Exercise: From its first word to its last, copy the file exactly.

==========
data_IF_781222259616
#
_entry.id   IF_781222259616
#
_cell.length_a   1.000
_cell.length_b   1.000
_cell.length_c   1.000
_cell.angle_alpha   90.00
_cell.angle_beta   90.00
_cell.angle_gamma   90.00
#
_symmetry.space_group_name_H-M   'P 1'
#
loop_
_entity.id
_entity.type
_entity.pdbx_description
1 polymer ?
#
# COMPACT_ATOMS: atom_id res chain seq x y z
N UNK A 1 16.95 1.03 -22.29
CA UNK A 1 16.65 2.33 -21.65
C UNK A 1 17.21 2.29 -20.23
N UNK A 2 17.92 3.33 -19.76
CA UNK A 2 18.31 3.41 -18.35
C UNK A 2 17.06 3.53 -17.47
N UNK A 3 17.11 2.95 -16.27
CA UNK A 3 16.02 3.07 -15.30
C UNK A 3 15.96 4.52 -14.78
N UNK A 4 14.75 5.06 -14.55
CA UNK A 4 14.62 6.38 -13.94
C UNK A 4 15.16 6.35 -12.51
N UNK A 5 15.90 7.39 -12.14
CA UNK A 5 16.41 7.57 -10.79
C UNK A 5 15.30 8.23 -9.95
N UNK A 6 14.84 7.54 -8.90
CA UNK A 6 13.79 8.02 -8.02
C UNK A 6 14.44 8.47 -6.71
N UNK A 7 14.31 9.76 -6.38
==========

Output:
data_IF_781222259616
#
_entry.id   IF_781222259616
#
_cell.length_a   1.000
_cell.length_b   1.000
_cell.length_c   1.000
_cell.angle_alpha   90.00
_cell.angle_beta   90.00
_cell.angle_gamma   90.00
#
_symmetry.space_group_name_H-M   'P 1'
#
loop_
_entity.id
_entity.type
_entity.pdbx_description
1 polymer ?
#
# COMPACT_ATOMS: atom_id res chain seq x y z
N UNK A 1 16.95 1.03 -22.29
CA UNK A 1 16.65 2.33 -21.65
C UNK A 1 17.21 2.29 -20.23
N UNK A 2 17.92 3.33 -19.76
CA UNK A 2 18.31 3.41 -18.35
C UNK A 2 17.06 3.53 -17.47
N UNK A 3 17.11 2.95 -16.27
CA UNK A 3 16.02 3.07 -15.30
C UNK A 3 15.96 4.52 -14.78
N UNK A 4 14.75 5.06 -14.55
CA UNK A 4 14.62 6.38 -13.94
C UNK A 4 15.16 6.35 -12.51
N UNK A 5 15.90 7.39 -12.14
CA UNK A 5 16.41 7.57 -10.79
C UNK A 5 15.30 8.23 -9.95
N UNK A 6 14.84 7.54 -8.90
CA UNK A 6 13.79 8.02 -8.02
C UNK A 6 14.44 8.47 -6.71
N UNK A 7 14.31 9.76 -6.38